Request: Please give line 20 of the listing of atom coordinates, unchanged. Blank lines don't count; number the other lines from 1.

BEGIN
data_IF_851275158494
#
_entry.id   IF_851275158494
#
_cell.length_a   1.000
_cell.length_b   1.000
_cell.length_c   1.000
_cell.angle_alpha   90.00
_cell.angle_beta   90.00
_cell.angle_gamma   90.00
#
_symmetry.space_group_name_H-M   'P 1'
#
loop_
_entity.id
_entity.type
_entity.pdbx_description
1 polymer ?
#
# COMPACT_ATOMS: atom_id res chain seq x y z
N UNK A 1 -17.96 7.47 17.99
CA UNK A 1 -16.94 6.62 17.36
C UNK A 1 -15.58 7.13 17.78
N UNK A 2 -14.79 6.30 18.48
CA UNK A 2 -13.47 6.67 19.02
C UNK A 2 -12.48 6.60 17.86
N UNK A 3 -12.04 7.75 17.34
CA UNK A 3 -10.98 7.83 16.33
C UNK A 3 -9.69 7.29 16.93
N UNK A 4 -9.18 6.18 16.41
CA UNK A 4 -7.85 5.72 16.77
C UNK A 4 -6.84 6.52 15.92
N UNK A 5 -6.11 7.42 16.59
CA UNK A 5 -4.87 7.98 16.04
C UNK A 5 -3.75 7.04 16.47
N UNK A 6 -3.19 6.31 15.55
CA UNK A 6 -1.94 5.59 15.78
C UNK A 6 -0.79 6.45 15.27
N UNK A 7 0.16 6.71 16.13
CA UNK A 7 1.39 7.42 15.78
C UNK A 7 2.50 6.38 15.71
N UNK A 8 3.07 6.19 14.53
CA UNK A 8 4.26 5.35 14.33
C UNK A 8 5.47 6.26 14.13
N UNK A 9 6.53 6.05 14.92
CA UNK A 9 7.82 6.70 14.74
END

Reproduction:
# COMPACT_ATOMS: atom_id res chain seq x y z